On Tuesday the United Kingdom’s government announced a ban on the sale of Internal Combustion Engines starting in 2035 (five years earlier than previously planned). Meaning it will eventually be illegal to sell new gas, diesel, and even hybrid powered cars to adhere to this standard. Many governments across the world have plans of internal combustion engine bans in the coming decades. Germany is cracking down on older diesel cars. France wants to ban diesel and gasoline cars by 2040.Norway wants only electric or plug-in hybrid cars to be available by 2025. California’s state government has stopped buying gasoline sedans for fleets, and the state itself seems to be flirting with an eventual ban too.
It’s a new year and a new decade, time to establish your fuel budget for the new year! Is your business the type that relies on a set budget for distillates or gasoline? Do you look to protect your costs in a volatile market? Around this time last year, we experienced a significant drop followed by a quick recovery on distillate prices. What will happen in 2020?
So far this fall has brought us near record highs in parts of the Northeast, with some areas breaking through 90 degrees. Leaving many to feel that we may continue to have a warmer fall and maybe even a milder winter. However, if you take a look at the forecast we could start to see a drop rather quickly. With next week’s forecast showing evening temperature drops to the low 40’s, we could see the need for winterized fuel approach sooner rather than later.
Next week Pittsburgh Pennsylvania welcomes the National Truck Driving Championships (NTDC). The competition is each year by the American Trucking Association (ATA) and is slated to take place 8/14-8/17 at the David L. Lawrence Convention Center. As stated by the ATA, this long standing competition “has a long history – dating back to 1937 when it was known as the National Truck Roadeo”.
Alternative energy is certainly an interesting concept in many aspects. Often referred to as “Clean Energy,” alternatives can also include solar, wind and water based production. As our current world tries to push for a change on how power is sourced, there has been an effort and an investment to change from fossil fuels, such as coal, oil and natural gasses towards alternatives to create sustainable and inexpensive options for energy production.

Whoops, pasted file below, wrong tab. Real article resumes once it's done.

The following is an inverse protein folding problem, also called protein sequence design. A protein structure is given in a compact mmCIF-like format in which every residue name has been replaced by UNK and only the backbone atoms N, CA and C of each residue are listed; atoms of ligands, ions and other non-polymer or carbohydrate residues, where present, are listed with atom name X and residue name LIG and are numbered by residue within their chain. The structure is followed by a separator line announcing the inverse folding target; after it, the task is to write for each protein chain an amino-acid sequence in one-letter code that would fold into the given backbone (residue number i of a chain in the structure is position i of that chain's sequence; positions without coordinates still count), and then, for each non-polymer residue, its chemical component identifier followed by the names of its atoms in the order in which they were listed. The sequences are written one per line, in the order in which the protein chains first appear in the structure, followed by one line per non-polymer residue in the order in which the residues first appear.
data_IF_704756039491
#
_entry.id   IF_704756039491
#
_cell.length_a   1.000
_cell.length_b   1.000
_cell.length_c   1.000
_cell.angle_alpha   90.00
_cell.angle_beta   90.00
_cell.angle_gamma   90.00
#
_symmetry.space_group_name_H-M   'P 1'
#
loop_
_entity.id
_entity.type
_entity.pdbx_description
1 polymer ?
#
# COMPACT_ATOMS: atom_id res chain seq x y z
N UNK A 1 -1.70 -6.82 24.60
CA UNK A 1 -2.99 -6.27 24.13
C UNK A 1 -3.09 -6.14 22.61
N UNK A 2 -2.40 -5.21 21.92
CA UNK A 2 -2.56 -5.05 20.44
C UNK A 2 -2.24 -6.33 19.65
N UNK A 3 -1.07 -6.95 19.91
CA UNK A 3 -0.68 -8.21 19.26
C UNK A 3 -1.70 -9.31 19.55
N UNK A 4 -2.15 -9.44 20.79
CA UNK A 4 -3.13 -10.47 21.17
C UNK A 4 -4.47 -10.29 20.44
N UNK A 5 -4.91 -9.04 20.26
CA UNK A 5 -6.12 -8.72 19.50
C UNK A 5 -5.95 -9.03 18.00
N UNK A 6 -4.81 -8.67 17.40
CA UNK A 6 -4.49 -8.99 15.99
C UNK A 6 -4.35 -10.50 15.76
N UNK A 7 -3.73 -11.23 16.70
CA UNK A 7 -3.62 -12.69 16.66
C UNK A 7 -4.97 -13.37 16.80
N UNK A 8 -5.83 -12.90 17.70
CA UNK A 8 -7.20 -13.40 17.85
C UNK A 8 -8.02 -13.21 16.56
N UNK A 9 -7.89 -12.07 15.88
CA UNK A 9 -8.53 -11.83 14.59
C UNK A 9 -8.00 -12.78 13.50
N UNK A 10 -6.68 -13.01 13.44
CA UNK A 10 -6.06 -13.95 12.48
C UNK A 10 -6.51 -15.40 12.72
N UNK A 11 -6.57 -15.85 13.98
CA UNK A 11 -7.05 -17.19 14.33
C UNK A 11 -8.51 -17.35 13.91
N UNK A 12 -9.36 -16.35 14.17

Shortly after closing the doors in Lordstown, OH, GM is in discussions to sell the facility to an Electric Truck company named Workhorse. GM made the decision in November to close down four U.S. based production plants, one of which was located in Lordstown, OH and home of the Chevrolet Cruze Sedan. According to Tom Colton, head of investor relations for Workhorse, the talks are still in the preliminary stages. There is no time table for speculation of the potential returning jobs to the area. The United Autoworkers Union (UAW) has a different agenda in mind. The UAW is trying to push for a reemergence of a petrol powered vehicle plant in the old GM facility, speculated to harbor more employees than Workhorse.
There are plenty of topics to look at when judging demand. Whether it be demand for fuel, freight, or drivers there are different signals to take into consideration. Traditionally for fuel it can be judged daily by taking a look at price spikes or drops. Then freight demand can be assessed seasonally or monthly by online load boards posted by brokerages.
With constant fluctuations in price, fleet owners are becoming much more conscious of their fueling spend. Some may shop around to find more cost effective supply options, while others are looking at newer technologies to increase fuel efficiencies. Most of us have seen smart phone applications for everything it seems, but now trucking companies are more regularly looking into newer apps as a fuel optimization solution. Two companies in particular are setting the standard for over the road truckers in this category.
One third of all food produced around the world gets discarded uneaten, and environmentalists, energy analysts and entrepreneurs are beginning to take notice. With the untapped potential for generating energy, researchers have begun to notice food waste as a way of powering vehicles. Waste-to-energy (WTE) is quickly becoming one of the fastest growing segments of the energy sector. Navigant Research, which produced the 2012 report “Waste-to-Energy Technology Markets, which analyzes the global market opportunity for WTE, expects waste-to-energy to grow from its current market size of $6.2 billion to $29.2 billion by 2022.”